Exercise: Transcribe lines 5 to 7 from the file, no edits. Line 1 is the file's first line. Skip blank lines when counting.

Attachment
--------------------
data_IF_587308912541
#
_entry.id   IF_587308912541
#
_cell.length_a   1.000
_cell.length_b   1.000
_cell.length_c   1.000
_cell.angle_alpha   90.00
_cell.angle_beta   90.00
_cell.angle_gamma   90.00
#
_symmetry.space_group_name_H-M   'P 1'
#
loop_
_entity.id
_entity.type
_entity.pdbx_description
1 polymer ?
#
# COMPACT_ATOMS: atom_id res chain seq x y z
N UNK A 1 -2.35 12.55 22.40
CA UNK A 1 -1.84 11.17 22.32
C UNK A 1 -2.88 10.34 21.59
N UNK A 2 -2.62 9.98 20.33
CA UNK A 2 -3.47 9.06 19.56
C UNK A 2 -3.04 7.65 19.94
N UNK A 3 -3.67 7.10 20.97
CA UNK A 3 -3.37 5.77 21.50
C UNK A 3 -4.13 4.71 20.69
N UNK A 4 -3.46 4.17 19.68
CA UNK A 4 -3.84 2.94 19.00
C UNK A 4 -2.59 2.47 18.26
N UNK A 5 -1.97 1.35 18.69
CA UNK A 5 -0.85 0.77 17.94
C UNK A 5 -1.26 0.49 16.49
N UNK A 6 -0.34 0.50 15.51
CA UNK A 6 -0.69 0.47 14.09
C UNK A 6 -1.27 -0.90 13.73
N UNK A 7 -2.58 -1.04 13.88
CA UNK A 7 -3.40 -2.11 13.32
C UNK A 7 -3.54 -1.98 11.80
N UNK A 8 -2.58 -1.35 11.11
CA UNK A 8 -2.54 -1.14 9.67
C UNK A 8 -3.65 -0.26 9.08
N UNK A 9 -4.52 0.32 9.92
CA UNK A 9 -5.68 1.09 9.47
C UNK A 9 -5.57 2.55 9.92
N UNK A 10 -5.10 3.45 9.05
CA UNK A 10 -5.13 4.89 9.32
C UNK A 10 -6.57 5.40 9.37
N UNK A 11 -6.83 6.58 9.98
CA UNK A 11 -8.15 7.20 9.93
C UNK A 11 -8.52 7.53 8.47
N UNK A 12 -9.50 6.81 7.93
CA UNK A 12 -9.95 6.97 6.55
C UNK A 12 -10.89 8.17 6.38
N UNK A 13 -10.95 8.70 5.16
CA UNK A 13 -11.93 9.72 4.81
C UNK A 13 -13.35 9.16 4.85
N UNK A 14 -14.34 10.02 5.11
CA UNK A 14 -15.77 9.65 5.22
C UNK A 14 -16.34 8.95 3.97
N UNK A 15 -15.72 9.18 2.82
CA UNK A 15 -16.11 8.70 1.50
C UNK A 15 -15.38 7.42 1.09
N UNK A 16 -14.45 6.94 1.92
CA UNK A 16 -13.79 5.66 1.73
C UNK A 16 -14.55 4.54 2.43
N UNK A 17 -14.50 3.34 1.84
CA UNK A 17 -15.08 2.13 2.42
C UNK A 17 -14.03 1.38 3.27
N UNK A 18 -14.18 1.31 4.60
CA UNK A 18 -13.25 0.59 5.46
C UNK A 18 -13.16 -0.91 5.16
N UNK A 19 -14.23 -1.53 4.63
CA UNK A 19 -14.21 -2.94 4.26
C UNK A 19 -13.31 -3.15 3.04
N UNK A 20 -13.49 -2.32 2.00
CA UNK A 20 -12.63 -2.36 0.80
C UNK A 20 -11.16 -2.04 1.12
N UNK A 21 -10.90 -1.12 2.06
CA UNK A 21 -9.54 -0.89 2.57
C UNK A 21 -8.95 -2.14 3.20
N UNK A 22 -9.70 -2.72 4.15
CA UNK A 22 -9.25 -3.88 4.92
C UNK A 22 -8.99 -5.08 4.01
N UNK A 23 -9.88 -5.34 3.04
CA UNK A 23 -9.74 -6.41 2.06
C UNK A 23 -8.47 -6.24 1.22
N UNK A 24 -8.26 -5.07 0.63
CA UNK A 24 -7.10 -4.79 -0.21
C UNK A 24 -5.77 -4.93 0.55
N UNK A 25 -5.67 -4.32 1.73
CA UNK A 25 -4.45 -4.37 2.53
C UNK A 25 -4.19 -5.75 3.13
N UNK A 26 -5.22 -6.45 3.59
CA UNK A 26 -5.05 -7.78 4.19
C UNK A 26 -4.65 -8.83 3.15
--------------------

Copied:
_cell.length_a   1.000
_cell.length_b   1.000
_cell.length_c   1.000